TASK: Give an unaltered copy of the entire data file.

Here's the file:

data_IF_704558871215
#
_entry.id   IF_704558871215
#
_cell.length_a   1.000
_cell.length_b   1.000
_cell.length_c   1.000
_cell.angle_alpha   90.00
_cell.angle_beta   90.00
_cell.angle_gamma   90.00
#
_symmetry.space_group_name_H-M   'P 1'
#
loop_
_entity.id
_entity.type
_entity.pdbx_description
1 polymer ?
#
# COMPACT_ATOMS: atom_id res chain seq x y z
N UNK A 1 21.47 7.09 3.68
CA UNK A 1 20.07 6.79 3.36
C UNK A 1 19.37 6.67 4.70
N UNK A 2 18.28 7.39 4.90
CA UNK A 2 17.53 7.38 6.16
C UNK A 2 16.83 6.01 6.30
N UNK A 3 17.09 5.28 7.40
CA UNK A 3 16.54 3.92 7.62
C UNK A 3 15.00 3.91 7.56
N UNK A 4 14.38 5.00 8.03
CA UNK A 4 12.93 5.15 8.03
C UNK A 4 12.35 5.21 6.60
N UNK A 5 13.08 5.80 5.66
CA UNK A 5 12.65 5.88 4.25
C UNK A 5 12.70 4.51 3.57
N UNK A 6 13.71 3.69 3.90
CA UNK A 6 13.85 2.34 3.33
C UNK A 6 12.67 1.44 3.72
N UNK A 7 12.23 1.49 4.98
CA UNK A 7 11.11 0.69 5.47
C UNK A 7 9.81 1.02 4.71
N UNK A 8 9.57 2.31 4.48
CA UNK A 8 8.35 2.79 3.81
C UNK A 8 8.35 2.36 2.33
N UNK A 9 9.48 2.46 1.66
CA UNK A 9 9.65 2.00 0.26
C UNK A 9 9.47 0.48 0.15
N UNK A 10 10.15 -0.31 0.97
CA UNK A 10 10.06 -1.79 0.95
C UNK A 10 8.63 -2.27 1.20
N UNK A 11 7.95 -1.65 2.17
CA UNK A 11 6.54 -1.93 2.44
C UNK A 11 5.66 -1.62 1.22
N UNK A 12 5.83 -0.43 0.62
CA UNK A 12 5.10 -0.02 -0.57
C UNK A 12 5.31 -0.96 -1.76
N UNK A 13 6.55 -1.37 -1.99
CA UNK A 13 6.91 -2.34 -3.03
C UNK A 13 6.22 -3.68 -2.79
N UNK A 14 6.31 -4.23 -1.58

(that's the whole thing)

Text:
data_IF_704558871215
#
_entry.id   IF_704558871215
#
_cell.length_a   1.000
_cell.length_b   1.000
_cell.length_c   1.000
_cell.angle_alpha   90.00
_cell.angle_beta   90.00
_cell.angle_gamma   90.00
#
_symmetry.space_group_name_H-M   'P 1'
#
loop_
_entity.id
_entity.type
_entity.pdbx_description
1 polymer ?
#
# COMPACT_ATOMS: atom_id res chain seq x y z
N UNK A 1 21.47 7.09 3.68
CA UNK A 1 20.07 6.79 3.36
C UNK A 1 19.37 6.67 4.70
N UNK A 2 18.28 7.39 4.90
CA UNK A 2 17.53 7.38 6.16
C UNK A 2 16.83 6.01 6.30
N UNK A 3 17.09 5.28 7.40
CA UNK A 3 16.54 3.92 7.62
C UNK A 3 15.00 3.91 7.56
N UNK A 4 14.38 5.00 8.03
CA UNK A 4 12.93 5.15 8.03
C UNK A 4 12.35 5.21 6.60
N UNK A 5 13.08 5.80 5.66
CA UNK A 5 12.65 5.88 4.25
C UNK A 5 12.70 4.51 3.57
N UNK A 6 13.71 3.69 3.90
CA UNK A 6 13.85 2.34 3.33
C UNK A 6 12.67 1.44 3.72
N UNK A 7 12.23 1.49 4.98
CA UNK A 7 11.11 0.69 5.47
C UNK A 7 9.81 1.02 4.71
N UNK A 8 9.57 2.31 4.48
CA UNK A 8 8.35 2.79 3.81
C UNK A 8 8.35 2.36 2.33
N UNK A 9 9.48 2.46 1.66
CA UNK A 9 9.65 2.00 0.26
C UNK A 9 9.47 0.48 0.15
N UNK A 10 10.15 -0.31 0.97
CA UNK A 10 10.06 -1.79 0.95
C UNK A 10 8.63 -2.27 1.20
N UNK A 11 7.95 -1.65 2.17
CA UNK A 11 6.54 -1.93 2.44
C UNK A 11 5.66 -1.62 1.22
N UNK A 12 5.83 -0.43 0.62
CA UNK A 12 5.10 -0.02 -0.57
C UNK A 12 5.31 -0.96 -1.76
N UNK A 13 6.55 -1.37 -1.99
CA UNK A 13 6.91 -2.34 -3.03
C UNK A 13 6.22 -3.68 -2.79
N UNK A 14 6.31 -4.23 -1.58